In [4]:
# Create a color key for VIOLATION, MISDEMEANOR, and FELONY
color_key = {'VIOLATION':'blue', 'MISDEMEANOR':'green',  'FELONY':'red'}
In [139]:
# Create function to re-generate canvas, grid, and map based on data category provided
cvs = ds.Canvas()
agg = cvs.points(df, 'LON', 'LAT', ds.count_cat('OFFENSE_LEVEL'))
---------------------------------------------------------------------------
ValueError                                Traceback (most recent call last)
<ipython-input-139-1e7d3ec8b45d> in <module>()
      1 # Create function to re-generate canvas, grid, and map based on data category provided
      2 cvs = ds.Canvas()
----> 3 agg = cvs.points(df, 'LON', 'LAT', ds.count_cat('OFFENSE_LEVEL'))

/home/ec2-user/nypd_complaints/notebook/datashader/datashader/core.pyc in points(self, source, x, y, agg)
    174         if agg is None:
    175             agg = count()
--> 176         return bypixel(source, self, Point(x, y), agg)
    177 
    178     def line(self, source, x, y, agg=None):

/home/ec2-user/nypd_complaints/notebook/datashader/datashader/core.pyc in bypixel(source, canvas, glyph, agg)
    413     schema = dshape.measure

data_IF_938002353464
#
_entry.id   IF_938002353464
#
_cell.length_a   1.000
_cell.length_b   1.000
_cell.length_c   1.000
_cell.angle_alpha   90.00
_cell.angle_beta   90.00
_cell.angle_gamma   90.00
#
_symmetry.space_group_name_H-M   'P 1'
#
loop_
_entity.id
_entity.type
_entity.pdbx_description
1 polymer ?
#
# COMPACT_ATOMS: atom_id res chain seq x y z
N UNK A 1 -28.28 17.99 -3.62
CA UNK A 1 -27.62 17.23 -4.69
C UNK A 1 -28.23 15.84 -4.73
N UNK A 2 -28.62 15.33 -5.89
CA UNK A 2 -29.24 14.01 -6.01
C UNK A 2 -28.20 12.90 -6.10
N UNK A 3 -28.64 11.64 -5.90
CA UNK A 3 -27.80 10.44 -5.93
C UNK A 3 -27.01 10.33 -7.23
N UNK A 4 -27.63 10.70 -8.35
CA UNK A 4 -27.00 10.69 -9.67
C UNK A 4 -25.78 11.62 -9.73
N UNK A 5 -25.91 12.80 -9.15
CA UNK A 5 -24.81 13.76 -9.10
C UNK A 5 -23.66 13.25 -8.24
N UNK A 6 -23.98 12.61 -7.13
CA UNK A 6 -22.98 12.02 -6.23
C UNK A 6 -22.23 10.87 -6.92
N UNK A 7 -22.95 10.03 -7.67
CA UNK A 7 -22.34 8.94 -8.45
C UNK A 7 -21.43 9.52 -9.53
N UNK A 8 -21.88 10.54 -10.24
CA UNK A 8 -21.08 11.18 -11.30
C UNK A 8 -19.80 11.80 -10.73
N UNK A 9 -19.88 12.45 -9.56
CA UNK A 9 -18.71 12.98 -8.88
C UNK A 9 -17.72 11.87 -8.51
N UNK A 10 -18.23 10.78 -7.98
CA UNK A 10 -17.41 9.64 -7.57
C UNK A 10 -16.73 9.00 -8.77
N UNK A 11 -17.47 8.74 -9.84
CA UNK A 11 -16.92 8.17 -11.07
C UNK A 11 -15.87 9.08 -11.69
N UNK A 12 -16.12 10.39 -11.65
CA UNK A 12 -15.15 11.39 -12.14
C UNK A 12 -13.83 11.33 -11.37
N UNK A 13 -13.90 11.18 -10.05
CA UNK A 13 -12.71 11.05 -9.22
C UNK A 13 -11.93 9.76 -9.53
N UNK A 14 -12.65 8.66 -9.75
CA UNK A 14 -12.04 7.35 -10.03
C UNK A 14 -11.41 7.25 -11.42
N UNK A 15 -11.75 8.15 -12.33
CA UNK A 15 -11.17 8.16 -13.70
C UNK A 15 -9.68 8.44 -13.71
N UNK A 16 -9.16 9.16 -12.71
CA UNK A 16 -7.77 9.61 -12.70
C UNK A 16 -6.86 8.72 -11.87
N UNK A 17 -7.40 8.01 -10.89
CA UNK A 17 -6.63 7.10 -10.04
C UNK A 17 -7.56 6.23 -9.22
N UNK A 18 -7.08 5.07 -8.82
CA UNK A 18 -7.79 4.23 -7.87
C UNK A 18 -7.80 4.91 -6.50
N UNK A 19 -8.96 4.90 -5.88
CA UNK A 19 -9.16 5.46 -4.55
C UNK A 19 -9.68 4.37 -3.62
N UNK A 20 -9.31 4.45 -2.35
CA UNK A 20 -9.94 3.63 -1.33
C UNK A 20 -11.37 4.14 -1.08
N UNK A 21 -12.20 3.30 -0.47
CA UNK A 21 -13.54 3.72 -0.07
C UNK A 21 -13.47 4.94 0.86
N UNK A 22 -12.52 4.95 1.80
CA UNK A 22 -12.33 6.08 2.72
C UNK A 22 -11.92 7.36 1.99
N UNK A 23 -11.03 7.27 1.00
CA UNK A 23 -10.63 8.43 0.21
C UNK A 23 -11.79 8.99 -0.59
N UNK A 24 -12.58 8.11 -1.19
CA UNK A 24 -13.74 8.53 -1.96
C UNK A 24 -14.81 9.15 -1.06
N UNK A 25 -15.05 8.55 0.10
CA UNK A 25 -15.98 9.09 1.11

414     glyph.validate(schema)
--> 415     agg.validate(schema)
    416     canvas.validate()
    417     return bypixel.pipeline(source, schema, canvas, glyph, agg)

/home/ec2-user/nypd_complaints/notebook/datashader/datashader/reductions.pyc in validate(self, in_dshape)
    281     def validate(self, in_dshape):
    282         if not isinstance(in_dshape.measure[self.column], ct.Categorical):
--> 283             raise ValueError("input must be categorical")
    284 
    285     def out_dshape(self, input_dshape):

ValueError: input must be categorical

Apparently Pandas has a dtype category that I was not aware of up until this very moment…

In [5]:
# Convert OFFENSE_LEVEL column to type 'category'
df['OFFENSE_LEVEL'] = df['OFFENSE_LEVEL'].astype('category')
df.dtypes
Out[5]:
LAT               float64
LON               float64
OFFENSE_LEVEL    category
dtype: object
In [6]:
# Create function to re-generate canvas, grid, and map based on data category provided
cvs = ds.Canvas()
agg = cvs.points(df, 'LON', 'LAT', ds.count_cat('OFFENSE_LEVEL'))
In [7]:
# Export categorical map
export(tf.shade(agg, color_key = color_key, how = 'eq_hist'), 'export')*2
Out[7]:
nypd_crime_14_1